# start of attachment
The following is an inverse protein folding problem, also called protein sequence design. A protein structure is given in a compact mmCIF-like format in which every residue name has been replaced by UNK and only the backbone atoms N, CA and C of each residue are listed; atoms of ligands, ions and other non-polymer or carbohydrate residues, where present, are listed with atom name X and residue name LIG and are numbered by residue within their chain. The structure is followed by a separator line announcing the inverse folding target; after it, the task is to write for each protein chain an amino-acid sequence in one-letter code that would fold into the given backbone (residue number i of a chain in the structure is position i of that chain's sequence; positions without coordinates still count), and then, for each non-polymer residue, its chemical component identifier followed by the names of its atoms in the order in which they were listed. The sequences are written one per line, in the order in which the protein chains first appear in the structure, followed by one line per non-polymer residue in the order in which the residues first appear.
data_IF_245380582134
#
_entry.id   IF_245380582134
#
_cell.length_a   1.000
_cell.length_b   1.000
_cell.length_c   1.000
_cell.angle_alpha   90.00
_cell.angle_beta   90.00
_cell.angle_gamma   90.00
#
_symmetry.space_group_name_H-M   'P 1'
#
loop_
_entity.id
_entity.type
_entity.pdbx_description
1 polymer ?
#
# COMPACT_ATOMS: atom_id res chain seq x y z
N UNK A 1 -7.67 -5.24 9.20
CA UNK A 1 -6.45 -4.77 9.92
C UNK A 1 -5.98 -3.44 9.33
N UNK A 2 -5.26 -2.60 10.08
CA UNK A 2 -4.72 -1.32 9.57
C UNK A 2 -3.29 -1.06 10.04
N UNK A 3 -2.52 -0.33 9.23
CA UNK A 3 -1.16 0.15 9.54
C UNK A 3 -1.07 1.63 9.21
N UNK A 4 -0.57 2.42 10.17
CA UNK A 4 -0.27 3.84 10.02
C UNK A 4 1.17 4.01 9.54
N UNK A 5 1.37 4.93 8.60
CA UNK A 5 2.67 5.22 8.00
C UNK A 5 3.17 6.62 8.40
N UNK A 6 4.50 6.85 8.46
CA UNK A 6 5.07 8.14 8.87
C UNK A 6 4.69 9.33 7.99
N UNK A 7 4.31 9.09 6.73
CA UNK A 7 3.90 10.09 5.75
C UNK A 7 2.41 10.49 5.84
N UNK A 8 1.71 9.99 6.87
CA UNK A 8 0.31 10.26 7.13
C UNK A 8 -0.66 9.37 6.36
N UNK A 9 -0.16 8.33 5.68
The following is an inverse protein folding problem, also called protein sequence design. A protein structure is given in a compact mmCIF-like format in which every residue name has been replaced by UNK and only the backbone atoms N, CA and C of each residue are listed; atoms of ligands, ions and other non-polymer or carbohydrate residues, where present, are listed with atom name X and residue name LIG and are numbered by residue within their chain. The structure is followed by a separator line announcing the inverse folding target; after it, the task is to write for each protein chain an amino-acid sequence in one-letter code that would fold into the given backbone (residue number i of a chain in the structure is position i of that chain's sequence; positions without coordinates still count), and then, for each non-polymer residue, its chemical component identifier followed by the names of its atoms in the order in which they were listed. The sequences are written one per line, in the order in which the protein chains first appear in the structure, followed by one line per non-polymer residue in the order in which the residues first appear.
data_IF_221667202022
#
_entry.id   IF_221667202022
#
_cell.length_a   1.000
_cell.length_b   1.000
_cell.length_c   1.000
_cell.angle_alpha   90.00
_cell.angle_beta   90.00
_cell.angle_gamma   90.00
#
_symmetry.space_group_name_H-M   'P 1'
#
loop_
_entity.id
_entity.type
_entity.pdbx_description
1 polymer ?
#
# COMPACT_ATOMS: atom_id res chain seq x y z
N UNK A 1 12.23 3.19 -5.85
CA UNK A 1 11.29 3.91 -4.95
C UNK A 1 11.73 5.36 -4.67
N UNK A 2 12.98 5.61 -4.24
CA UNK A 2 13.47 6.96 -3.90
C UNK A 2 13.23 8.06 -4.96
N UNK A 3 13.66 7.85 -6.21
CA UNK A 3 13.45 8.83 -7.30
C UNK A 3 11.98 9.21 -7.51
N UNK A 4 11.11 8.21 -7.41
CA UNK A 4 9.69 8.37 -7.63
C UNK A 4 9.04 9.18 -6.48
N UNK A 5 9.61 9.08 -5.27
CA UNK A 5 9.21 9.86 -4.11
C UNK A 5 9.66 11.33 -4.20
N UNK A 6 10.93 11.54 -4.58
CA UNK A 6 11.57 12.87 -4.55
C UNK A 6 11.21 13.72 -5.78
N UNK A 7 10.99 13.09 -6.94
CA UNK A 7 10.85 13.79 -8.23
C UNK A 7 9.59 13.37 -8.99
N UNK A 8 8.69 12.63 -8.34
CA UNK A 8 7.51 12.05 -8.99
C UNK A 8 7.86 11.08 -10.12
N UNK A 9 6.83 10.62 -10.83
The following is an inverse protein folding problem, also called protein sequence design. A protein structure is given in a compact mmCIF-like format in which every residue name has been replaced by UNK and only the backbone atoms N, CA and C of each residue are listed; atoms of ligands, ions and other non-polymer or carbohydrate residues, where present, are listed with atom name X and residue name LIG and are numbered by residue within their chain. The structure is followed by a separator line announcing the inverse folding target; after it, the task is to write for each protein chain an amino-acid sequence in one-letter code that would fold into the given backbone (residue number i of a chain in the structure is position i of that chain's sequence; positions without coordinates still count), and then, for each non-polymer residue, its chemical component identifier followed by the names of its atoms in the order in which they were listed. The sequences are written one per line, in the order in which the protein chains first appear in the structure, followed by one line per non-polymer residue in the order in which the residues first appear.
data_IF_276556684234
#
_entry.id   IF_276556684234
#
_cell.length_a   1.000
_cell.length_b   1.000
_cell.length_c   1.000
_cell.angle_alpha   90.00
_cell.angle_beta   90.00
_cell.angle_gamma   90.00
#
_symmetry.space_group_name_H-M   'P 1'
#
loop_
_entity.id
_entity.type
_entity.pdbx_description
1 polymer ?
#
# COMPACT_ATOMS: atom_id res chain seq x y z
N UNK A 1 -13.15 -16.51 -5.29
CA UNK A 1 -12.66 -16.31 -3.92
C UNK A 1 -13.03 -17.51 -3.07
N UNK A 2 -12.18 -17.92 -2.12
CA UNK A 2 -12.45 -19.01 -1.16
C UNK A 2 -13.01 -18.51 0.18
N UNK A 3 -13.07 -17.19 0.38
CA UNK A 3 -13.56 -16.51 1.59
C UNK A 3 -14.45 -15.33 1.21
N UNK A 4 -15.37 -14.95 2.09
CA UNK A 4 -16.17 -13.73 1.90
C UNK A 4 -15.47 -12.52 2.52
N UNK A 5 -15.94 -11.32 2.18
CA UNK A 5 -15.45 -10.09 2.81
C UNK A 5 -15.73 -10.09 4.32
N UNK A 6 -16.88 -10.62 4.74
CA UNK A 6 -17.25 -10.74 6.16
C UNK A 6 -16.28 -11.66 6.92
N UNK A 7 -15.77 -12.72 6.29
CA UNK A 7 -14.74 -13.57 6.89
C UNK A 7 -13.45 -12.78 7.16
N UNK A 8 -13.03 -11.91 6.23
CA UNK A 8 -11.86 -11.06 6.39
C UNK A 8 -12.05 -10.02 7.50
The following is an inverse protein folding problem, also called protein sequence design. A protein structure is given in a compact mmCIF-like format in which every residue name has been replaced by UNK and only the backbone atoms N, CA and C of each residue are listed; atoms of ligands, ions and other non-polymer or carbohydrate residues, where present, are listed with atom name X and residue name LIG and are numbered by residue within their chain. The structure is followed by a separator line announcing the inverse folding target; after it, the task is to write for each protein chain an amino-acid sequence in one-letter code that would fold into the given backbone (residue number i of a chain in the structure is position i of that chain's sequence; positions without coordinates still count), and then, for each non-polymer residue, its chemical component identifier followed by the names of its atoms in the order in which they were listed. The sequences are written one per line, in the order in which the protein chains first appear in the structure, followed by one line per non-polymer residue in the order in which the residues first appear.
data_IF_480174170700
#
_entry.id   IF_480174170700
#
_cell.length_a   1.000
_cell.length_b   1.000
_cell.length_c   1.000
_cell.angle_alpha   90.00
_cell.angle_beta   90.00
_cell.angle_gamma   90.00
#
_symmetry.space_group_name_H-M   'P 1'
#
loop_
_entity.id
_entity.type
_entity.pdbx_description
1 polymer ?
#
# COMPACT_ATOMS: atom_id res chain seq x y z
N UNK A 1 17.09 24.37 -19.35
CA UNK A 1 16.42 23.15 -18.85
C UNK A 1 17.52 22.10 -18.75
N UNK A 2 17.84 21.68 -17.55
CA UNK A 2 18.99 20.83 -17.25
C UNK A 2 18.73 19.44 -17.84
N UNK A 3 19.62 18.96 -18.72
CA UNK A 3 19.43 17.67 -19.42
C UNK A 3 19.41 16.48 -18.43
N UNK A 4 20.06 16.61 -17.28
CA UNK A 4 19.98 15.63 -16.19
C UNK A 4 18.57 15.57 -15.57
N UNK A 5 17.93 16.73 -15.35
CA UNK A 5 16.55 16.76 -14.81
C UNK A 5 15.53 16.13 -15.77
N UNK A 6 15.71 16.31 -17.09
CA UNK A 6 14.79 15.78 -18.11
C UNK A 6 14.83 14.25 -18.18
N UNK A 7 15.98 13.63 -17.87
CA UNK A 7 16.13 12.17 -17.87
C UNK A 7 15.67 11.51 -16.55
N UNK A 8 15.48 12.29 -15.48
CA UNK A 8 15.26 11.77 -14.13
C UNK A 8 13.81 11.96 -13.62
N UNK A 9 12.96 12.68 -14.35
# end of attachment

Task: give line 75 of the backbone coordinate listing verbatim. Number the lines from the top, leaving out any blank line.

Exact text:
CA UNK A 3 13.45 8.83 -7.30